An article for dentists by Dr Nissit Patel
Screw retained dental implant crowns
The great advantage of screw retained dental implant crowns is that there is no cement at all. Therefore any of the potential problems of excess cement extruding beyond the crown margin and instigating peri implantitis is negated.
Another advantage is that if the crown needs to be removed, it is relatively easy to do so and there is no damage to the porcelain work by forcibly removing the crown.
Planning for screw retained implant crowns
In general, the screw access hole should be down the long axis of the implant. This is important in relation to ease of placement, avoiding damaging lateral tension forces when torquing the screw which could lead to screw loosening and avoiding the issue of possibly threading the screw if proper access has not been made.
Therefore, prior to placing the dental implant, it is important to plan what type of restoration is to be placed. However, recent advances in prosthetic design have evolved and Nobel Biocare now have an angulated screw channel. This allows a angulation difference of 25 degrees, which is significant. This can be applied to the posterior and anterior regions. This is possibly a game changer in dental implant prosthetics.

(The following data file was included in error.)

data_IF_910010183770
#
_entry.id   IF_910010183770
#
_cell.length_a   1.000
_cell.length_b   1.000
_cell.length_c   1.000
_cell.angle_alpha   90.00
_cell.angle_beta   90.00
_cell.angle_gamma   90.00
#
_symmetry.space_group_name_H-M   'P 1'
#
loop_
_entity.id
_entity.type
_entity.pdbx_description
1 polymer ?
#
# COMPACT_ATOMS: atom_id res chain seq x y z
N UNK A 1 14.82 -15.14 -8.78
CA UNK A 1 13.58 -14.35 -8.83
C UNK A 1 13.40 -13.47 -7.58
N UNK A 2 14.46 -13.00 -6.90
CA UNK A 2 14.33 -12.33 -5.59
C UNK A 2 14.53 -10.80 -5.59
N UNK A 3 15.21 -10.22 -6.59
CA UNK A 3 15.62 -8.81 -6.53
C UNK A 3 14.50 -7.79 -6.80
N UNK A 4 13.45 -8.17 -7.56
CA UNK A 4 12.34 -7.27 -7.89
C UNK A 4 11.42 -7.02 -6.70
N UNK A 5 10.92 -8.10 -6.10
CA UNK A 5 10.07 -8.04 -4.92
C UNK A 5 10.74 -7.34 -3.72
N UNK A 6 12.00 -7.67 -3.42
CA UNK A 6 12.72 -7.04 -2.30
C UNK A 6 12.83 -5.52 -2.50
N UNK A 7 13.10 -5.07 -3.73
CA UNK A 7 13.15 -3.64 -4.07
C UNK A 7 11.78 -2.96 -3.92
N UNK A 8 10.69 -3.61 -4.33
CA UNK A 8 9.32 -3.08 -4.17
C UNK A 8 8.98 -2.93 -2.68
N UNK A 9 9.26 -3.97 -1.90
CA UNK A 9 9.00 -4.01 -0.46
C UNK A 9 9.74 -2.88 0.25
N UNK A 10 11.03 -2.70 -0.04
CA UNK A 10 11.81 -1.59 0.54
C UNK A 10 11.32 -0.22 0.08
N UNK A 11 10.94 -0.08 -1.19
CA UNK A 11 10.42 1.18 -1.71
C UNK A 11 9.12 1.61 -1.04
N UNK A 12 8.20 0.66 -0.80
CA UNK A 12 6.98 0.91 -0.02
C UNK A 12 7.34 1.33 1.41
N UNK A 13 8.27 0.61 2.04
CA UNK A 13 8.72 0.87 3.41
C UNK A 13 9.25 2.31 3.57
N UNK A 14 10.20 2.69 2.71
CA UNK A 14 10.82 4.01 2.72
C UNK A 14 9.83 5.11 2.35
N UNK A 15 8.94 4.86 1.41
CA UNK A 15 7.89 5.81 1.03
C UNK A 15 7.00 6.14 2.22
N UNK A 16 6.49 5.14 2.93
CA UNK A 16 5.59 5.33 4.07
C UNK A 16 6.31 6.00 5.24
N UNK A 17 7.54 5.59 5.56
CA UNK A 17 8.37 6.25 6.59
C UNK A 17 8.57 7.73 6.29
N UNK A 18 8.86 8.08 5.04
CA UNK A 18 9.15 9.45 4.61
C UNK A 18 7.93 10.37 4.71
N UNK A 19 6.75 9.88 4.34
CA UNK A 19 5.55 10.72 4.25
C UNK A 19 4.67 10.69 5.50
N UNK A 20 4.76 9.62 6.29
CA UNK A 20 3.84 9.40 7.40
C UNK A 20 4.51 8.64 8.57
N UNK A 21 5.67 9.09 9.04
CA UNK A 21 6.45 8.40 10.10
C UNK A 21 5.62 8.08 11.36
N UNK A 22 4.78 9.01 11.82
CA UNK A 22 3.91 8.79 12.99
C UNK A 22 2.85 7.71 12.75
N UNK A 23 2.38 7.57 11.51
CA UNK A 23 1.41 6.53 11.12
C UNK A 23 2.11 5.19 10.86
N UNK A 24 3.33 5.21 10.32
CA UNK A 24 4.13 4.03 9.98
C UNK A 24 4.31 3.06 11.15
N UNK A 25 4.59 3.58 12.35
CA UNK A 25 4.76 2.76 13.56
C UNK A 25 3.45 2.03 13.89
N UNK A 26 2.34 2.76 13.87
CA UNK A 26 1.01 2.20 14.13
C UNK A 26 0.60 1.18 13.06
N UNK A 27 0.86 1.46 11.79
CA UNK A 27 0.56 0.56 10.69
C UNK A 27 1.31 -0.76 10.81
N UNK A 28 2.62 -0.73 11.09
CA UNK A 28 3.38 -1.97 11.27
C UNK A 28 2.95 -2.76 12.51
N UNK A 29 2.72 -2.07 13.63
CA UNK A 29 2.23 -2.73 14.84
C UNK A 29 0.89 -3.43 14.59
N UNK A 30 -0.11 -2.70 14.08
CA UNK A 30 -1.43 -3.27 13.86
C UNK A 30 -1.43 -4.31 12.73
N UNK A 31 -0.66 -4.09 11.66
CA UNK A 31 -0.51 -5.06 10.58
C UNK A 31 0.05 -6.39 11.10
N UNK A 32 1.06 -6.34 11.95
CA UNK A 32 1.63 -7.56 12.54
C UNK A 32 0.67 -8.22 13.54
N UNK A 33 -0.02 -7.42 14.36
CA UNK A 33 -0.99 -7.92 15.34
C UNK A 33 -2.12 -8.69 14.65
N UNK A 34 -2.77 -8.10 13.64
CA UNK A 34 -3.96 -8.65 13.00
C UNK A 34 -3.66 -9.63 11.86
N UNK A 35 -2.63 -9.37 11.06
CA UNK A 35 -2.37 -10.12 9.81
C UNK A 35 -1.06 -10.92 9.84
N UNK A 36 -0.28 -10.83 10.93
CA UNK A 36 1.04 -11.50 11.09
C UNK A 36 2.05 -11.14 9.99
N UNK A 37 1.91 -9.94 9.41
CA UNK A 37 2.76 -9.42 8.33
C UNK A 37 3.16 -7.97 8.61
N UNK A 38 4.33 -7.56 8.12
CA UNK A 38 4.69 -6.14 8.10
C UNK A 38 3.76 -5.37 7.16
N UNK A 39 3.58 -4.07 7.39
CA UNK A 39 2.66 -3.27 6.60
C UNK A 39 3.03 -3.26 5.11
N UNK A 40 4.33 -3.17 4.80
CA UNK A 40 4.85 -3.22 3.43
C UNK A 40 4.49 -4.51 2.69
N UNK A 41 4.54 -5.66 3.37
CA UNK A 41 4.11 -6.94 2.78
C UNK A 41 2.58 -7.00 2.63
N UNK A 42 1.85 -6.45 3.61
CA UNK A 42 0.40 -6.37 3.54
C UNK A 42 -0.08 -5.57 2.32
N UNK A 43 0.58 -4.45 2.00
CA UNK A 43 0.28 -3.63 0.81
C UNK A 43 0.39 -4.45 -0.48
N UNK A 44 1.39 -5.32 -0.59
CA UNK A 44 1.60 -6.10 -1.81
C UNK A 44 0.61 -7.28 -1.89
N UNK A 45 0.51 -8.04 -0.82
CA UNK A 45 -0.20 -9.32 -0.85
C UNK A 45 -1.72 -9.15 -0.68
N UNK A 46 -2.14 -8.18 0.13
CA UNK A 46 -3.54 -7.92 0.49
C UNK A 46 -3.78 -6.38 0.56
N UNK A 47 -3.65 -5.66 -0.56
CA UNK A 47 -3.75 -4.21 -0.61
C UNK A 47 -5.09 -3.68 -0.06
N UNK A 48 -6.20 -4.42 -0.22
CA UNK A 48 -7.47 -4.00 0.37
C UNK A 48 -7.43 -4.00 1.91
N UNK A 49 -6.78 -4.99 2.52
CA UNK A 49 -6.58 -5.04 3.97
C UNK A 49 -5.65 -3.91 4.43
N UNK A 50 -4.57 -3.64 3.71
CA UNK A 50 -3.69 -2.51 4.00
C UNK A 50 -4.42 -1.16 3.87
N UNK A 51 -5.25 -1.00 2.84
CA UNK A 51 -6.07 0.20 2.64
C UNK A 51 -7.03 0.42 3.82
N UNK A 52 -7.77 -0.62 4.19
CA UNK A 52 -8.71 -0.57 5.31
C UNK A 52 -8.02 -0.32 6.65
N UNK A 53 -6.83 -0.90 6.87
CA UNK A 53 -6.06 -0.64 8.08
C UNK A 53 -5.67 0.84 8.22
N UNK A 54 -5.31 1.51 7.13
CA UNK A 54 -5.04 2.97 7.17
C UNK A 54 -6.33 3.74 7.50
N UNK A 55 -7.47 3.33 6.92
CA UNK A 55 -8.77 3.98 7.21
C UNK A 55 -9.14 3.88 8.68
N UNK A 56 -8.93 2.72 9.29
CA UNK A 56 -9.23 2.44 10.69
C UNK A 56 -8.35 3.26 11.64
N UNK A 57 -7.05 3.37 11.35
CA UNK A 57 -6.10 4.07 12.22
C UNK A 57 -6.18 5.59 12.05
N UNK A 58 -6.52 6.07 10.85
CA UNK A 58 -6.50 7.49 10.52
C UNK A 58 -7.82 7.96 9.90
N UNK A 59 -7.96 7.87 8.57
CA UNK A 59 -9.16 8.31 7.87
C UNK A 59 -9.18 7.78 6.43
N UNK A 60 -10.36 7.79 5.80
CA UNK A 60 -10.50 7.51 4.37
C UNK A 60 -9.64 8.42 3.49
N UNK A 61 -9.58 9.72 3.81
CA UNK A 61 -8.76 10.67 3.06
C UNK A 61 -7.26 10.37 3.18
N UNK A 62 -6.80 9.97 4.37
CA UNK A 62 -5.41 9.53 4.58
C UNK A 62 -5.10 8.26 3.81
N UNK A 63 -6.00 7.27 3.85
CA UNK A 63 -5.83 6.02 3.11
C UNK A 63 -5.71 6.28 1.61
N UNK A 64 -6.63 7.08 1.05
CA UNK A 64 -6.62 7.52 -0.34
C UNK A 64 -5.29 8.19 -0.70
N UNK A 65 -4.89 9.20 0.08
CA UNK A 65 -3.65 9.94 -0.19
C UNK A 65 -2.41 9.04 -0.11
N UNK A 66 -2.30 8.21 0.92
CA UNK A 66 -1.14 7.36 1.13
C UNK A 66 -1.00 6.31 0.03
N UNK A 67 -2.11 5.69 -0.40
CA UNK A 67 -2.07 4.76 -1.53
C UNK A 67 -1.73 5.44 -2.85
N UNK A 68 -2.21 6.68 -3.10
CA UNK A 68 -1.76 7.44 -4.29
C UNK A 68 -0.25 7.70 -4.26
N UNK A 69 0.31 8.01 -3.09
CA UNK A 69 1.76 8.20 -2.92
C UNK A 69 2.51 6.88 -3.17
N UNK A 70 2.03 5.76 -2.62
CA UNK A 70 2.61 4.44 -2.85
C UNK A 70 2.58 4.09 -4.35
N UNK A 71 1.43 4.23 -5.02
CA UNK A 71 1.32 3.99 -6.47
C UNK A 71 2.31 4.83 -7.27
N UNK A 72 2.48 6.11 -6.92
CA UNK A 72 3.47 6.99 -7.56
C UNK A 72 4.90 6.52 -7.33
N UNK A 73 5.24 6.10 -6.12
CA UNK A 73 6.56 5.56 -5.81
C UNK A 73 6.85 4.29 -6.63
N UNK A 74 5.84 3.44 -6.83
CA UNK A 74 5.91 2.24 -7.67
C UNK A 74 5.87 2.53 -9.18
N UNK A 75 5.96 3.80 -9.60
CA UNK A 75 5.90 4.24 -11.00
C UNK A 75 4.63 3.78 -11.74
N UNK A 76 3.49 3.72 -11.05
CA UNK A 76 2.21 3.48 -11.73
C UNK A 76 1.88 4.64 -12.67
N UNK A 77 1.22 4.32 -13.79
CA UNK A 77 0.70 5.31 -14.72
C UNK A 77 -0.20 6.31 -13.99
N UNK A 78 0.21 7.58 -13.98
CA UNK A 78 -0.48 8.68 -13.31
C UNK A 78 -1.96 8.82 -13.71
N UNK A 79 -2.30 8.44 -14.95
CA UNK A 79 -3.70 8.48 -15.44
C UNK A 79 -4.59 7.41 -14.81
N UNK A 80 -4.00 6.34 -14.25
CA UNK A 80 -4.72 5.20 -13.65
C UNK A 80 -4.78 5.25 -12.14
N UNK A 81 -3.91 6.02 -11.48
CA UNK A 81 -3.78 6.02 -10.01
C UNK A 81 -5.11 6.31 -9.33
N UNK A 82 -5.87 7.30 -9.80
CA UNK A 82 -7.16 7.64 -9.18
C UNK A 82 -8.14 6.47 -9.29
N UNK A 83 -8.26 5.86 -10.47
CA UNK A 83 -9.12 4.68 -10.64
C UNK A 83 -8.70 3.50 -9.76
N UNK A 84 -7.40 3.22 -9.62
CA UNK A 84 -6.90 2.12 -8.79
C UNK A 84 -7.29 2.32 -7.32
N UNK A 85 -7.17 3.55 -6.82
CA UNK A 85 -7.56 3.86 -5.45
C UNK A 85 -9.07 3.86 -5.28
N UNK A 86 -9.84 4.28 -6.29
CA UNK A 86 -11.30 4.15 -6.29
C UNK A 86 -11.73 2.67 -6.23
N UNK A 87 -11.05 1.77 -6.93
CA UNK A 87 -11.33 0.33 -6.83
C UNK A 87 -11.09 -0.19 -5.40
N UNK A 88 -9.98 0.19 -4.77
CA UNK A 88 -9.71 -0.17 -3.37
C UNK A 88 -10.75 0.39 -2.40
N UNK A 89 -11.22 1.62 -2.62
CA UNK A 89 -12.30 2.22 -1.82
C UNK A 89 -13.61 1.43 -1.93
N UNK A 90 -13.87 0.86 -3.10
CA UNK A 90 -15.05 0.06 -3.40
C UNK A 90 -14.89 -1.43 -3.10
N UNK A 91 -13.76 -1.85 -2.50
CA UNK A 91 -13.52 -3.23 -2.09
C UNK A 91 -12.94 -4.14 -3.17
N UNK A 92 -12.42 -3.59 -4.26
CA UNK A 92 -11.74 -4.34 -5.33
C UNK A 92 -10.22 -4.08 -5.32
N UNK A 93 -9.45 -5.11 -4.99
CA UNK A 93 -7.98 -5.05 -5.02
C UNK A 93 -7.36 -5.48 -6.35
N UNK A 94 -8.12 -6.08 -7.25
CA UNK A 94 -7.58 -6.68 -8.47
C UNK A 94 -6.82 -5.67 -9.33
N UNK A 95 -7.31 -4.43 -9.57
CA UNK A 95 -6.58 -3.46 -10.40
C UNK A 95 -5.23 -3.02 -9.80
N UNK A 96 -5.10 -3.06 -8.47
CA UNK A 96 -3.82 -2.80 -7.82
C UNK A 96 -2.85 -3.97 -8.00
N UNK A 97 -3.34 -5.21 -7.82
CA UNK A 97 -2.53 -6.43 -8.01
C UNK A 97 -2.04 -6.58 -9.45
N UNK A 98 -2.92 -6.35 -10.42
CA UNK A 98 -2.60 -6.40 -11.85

Placing screw retained dental implant crowns
The placement is generally quite simple. The crown and abutment is a one piece prosthetic device. The crown is then placed within the dental implant. There is only one path of insertion and therefore a placement jig is not required.
Initially, screw down gently until the crown is stable and in it's fully seating position. Check the marginal adaptation, contacts, embrasure space and occlusion. Take a peri-apical radiograph to ensure correct seating. If so, make any necessary adjustments.
Once all of the relevant checks have been made and verified, torque the screw to 20Ncm using a prosthetic torque wrench. The screw should be covered with sterile cotton wool and the access cavity restored with composite.
Tip: for metal based substructures, to avoid a grey shadow use an opaque flowable composite around the periphery and on the base. Voco have an excellent one which I routinely use to block out dark areas whilst placing composites.
Removing screw retained implant crowns
Simply remove the composite and cotton wool carefully and unscrew the abutment screw. Simple.
Tip: be very careful not to damage the abutment screw! Use an ultrasonic to remove the final layer of composite.
In many cases, screw retained implant crowns are the desired option. With the evolution of the Nobel Biocare angulated screw access, the scope for these restorations has increased hugely.
With the huge advantage of no cement, I would suggest considering screw retained restorations for single implant crowns as the first choice option.